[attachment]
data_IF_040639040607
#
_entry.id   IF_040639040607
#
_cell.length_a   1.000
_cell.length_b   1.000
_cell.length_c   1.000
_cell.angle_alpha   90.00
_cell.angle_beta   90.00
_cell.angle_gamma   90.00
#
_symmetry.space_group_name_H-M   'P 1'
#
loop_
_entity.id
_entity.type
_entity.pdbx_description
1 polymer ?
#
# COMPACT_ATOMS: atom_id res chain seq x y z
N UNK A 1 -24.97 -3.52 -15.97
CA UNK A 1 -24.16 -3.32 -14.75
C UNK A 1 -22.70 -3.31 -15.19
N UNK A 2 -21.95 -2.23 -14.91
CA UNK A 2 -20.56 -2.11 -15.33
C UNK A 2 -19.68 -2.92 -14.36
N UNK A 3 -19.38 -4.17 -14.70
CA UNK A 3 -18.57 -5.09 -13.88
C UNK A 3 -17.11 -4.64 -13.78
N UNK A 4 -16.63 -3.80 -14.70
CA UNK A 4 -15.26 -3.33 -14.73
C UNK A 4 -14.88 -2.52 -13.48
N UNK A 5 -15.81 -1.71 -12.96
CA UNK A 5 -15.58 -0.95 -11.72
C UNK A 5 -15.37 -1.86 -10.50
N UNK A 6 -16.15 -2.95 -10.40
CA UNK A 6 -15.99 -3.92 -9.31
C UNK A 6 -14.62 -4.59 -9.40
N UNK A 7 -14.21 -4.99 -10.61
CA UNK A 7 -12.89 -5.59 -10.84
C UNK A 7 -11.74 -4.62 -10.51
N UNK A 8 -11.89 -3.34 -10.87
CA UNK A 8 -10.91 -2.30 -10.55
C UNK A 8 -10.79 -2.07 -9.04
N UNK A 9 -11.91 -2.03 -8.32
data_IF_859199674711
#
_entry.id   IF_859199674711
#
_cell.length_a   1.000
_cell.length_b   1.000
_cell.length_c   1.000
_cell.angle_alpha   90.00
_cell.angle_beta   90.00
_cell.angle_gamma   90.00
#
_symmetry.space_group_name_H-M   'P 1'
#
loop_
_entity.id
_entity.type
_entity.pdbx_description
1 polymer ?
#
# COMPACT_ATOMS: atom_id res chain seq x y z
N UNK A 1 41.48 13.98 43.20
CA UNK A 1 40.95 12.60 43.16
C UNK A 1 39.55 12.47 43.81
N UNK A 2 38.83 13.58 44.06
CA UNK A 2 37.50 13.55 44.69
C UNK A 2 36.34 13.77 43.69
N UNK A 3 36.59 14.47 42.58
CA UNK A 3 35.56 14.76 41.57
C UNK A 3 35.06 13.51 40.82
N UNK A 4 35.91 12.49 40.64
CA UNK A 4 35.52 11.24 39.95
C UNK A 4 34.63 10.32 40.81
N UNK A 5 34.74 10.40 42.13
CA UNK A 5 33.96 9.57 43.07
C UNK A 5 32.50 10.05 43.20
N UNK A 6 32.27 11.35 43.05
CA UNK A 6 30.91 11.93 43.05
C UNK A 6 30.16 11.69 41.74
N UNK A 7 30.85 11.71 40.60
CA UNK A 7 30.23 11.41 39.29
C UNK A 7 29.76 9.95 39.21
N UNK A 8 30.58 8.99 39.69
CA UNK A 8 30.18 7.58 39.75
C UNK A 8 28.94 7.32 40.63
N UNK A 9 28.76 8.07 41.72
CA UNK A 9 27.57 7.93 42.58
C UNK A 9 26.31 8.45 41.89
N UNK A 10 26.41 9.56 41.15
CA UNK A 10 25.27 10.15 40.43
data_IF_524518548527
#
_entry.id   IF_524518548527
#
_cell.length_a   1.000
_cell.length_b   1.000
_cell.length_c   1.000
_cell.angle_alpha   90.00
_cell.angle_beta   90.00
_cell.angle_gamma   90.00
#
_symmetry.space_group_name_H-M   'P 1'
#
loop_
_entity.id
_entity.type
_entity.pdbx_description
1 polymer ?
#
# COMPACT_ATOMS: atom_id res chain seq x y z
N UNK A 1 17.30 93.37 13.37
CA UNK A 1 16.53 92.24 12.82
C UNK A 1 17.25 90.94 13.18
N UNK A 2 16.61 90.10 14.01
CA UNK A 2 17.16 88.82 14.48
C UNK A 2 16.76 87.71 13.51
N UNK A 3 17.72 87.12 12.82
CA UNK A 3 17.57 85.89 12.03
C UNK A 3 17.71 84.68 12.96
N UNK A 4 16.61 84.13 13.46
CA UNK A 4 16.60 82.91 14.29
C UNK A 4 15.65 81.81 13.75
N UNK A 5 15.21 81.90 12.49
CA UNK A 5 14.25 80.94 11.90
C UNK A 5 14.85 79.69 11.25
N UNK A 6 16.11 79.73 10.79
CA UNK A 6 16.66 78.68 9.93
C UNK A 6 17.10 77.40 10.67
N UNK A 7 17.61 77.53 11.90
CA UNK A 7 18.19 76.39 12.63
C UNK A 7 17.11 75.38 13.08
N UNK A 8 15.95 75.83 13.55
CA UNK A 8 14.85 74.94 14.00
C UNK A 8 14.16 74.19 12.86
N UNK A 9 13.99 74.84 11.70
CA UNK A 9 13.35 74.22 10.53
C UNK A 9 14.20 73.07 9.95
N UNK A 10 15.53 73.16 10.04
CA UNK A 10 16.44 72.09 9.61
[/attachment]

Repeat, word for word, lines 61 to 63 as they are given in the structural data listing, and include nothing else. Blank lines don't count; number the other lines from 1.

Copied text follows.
_entity.type
_entity.pdbx_description
1 polymer ?